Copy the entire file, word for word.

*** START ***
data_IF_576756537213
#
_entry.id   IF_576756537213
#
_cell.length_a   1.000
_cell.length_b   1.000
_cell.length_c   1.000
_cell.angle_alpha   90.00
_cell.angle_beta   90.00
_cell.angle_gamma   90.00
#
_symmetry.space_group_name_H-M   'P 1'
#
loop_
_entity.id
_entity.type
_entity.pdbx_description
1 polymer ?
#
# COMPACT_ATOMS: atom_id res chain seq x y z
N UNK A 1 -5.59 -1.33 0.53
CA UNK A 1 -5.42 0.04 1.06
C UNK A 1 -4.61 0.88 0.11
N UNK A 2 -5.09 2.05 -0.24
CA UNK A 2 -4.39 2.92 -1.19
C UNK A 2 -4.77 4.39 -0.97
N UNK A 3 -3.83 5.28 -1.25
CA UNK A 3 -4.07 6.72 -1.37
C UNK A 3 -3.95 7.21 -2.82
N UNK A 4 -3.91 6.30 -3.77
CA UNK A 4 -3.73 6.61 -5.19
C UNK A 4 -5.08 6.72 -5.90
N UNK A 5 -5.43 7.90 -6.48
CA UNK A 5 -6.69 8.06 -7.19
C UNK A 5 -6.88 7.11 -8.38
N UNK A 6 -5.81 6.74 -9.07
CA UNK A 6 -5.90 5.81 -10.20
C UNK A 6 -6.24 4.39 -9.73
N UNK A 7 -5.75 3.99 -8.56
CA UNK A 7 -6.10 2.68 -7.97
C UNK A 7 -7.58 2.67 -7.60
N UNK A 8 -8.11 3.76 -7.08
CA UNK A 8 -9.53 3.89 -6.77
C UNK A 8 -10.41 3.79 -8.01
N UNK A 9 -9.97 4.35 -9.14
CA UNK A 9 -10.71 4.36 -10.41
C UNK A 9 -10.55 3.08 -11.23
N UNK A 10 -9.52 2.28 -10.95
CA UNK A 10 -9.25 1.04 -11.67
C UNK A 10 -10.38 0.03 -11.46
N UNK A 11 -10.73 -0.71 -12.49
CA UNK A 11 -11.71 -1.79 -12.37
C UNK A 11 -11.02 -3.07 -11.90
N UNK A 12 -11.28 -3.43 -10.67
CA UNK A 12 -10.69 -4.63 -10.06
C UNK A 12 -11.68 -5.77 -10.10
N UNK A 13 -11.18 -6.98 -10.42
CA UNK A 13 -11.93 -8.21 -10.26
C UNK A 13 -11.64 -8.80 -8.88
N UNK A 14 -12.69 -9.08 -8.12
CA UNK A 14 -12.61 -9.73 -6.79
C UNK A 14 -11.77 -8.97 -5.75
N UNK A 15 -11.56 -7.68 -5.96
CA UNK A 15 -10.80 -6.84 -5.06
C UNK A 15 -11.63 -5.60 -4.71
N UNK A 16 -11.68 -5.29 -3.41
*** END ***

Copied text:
data_IF_576756537213
#
_entry.id   IF_576756537213
#
_cell.length_a   1.000
_cell.length_b   1.000
_cell.length_c   1.000
_cell.angle_alpha   90.00
_cell.angle_beta   90.00
_cell.angle_gamma   90.00
#
_symmetry.space_group_name_H-M   'P 1'
#
loop_
_entity.id
_entity.type
_entity.pdbx_description
1 polymer ?
#
# COMPACT_ATOMS: atom_id res chain seq x y z
N UNK A 1 -5.59 -1.33 0.53
CA UNK A 1 -5.42 0.04 1.06
C UNK A 1 -4.61 0.88 0.11
N UNK A 2 -5.09 2.05 -0.24
CA UNK A 2 -4.39 2.92 -1.19
C UNK A 2 -4.77 4.39 -0.97
N UNK A 3 -3.83 5.28 -1.25
CA UNK A 3 -4.07 6.72 -1.37
C UNK A 3 -3.95 7.21 -2.82
N UNK A 4 -3.91 6.30 -3.77
CA UNK A 4 -3.73 6.61 -5.19
C UNK A 4 -5.08 6.72 -5.90
N UNK A 5 -5.43 7.90 -6.48
CA UNK A 5 -6.69 8.06 -7.19
C UNK A 5 -6.88 7.11 -8.38
N UNK A 6 -5.81 6.74 -9.07
CA UNK A 6 -5.90 5.81 -10.20
C UNK A 6 -6.24 4.39 -9.73
N UNK A 7 -5.75 3.99 -8.56
CA UNK A 7 -6.10 2.68 -7.97
C UNK A 7 -7.58 2.67 -7.60
N UNK A 8 -8.11 3.76 -7.08
CA UNK A 8 -9.53 3.89 -6.77
C UNK A 8 -10.41 3.79 -8.01
N UNK A 9 -9.97 4.35 -9.14
CA UNK A 9 -10.71 4.36 -10.41
C UNK A 9 -10.55 3.08 -11.23
N UNK A 10 -9.52 2.28 -10.95
CA UNK A 10 -9.25 1.04 -11.67
C UNK A 10 -10.38 0.03 -11.46
N UNK A 11 -10.73 -0.71 -12.49
CA UNK A 11 -11.71 -1.79 -12.37
C UNK A 11 -11.02 -3.07 -11.90
N UNK A 12 -11.28 -3.43 -10.67
CA UNK A 12 -10.69 -4.63 -10.06
C UNK A 12 -11.68 -5.77 -10.10
N UNK A 13 -11.18 -6.98 -10.42
CA UNK A 13 -11.93 -8.21 -10.26
C UNK A 13 -11.64 -8.80 -8.88
N UNK A 14 -12.69 -9.08 -8.12
CA UNK A 14 -12.61 -9.73 -6.79
C UNK A 14 -11.77 -8.97 -5.75
N UNK A 15 -11.56 -7.68 -5.96
CA UNK A 15 -10.80 -6.84 -5.06
C UNK A 15 -11.63 -5.60 -4.71
N UNK A 16 -11.68 -5.29 -3.41